Italian investigation claims Italian riders forced to pay to race

An investigation in Italian newspaper Corriere dello Sport by renowned journalist Marco Bonarrigo has claimed that numerous Italian riders pay to obtain contracts with teams, with some forced to give back part of their official salary via secret bank accounts and illegal contracts. 

Team managers from the Southeast, Bardiani-CSF and Androni-Sidermec all denied the practice but several rider agents admitted that the system is widespread, with one agent, who wished to remain anonymous, admitting that most of the 15 riders he works with pay to race. The investigation focused on Italy. Similar illegal practices are suspected in other countries but are not believed to be as widespread as in Italy.

It seems that riders are so desperate to turn professional after years of riding as an amateur that they are ready to accept virtually any kind of illegal agreement. However, this favours riders who can, or are willing, to pay and weakens the quality of the Italian peloton, while others quit the sport or try their hand with teams in other countries. Italian teams won just one WorldTour race in 2015 and Lampre-Merida is the only team in the WorldTour, while 35 of the best Italian riders preferring to ride for WorldTour based in other countries. Around 150 Italian riders compete for places in Professional Continental or Continental teams in Italy and elsewhere.

The Italian riders' association claims it is trying to fight the problem but can do little if the riders continue to accept the conditions forced on them by teams.

“Most of my riders pay, between 25,000 and 50,000 Euro,” the anonymous agent told Corriere della Sera. “Teams registered in Italy ask for more because they have to pay higher pension contributions, those in the Ukraine or Croatia much less. Sometimes the riders’ parents or relatives pay because they want a professional rider in their family. Sometimes a ‘friendly’ company pays and if the sum is high enough can even secure a place on the team jersey.”

Former Tuscan amateur rider Matteo Mammini told Corriere della Sera that he was asked to pay 50,000 Euro to turn professional. He asked the bank for a loan but preferred to use the money to open a bar. Mammini was one of the best Italian riders in 2012, finishing fourth at the European under 23 championships and sixth in the world championships.

The end of a dream

“I built my dream of becoming a professional with ten years of hard work. My dream was destroyed in two hours during a dinner with a well-known Italian team manager,” Mammini said.

“I thought the invitation to dinner was the turning point in my career. The manager knew all about me and my pro contract was all ready. There was just on problem: I’d have to find the 50,000 Euro to cover my wages. I was shocked but the manager told me of eight or nine of his riders who paid their wages. I asked my bank for loan but invested it in opening a bar in Porlezza overlooking Lake Lugano. That’s my job now. My cycling dream ended terribly.”

Rider contracts are officially registered with the UCI, who check the financial structure and viability of a team before awarding an annual licence. However, Corriere della Sera revealed how riders and teams have devised schemes to trick the system.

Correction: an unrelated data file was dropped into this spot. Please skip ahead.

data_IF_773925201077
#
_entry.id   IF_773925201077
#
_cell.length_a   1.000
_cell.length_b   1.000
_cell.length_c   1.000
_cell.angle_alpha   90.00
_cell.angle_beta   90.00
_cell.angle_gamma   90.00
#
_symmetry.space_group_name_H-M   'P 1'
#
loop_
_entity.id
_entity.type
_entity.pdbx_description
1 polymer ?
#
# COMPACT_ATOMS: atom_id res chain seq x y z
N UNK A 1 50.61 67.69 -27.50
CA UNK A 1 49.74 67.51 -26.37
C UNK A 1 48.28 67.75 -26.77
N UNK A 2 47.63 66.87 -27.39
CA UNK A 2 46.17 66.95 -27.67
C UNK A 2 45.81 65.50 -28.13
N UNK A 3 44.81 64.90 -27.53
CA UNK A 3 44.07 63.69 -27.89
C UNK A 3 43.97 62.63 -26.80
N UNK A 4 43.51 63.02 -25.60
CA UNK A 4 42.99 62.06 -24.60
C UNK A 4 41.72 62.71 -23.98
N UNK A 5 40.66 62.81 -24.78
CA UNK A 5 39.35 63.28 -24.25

Riders are usually paid their official salary but then have to pay back half of their salary in cash. The cash is often used to pay team leaders or for other activities. Some managers, apparently, go as far using friends as a front and open joint bank account with the rider. The salary is paid in on one day and then part is taken out the next.

Others allegedly force riders to sign multiple one-year contracts and then rip them up if the rider does not perform well. If the rider secures an offer from another team, perhaps in the WorldTour with a good salary, the manager can force the rider to pay a fee to terminate the contract. One rider apparently paid the equivalent of two years of his salary to move to a WorldTour team.

Teams deny but risk losing invitations to the Giro d'Italia

The Italian team managers denied signing riders who paid to race. “Request like that arrive but this kind of thing doesn’t exist in the Androni-Sidermec team,” Gianni Savio told Corriere della Sera. “At the most we take a rider when a sponsor asks us to, as in the case of sprinter Pacioni.”

Southeast team manager Angelo Citracca justified the signing of Ramon Carretero, even though the Panama rider struggled in races and then tested positive for EPO at this years Tour of Turkey.

“What people have said isn’t true and they’ve dirtied the image of Italian cycling,” Citracca said of the revelations. “How could I refuse to sign Carretero after his father helped find me a (title) sponsor that helped save the jobs of 30 people?”

There was no initial reaction from the Italian cycling Federation but Giro d’Italia race director Mauro Vegni has already warned that at least one Italian team might miss out on a wild card place in the 2016 Giro d’Italia, with the agreement with the Italian Federation to automatically invite the winner of the Coppa Italia race series likely to come to an end.

“If the situation is as bad as reported, the Federation and the authorities have to intervene and the riders have to collaborate,” Vegni told Corriere della Sera. “We’re not obliged to invite a team to the Giro d’Italia just because they’re Italian. We study the team’s projects and to be honest I’ve seen very few good projects in Italy. We had four Italian teams in the 2015 Giro d’Italia but there will be fewer in 2016.”

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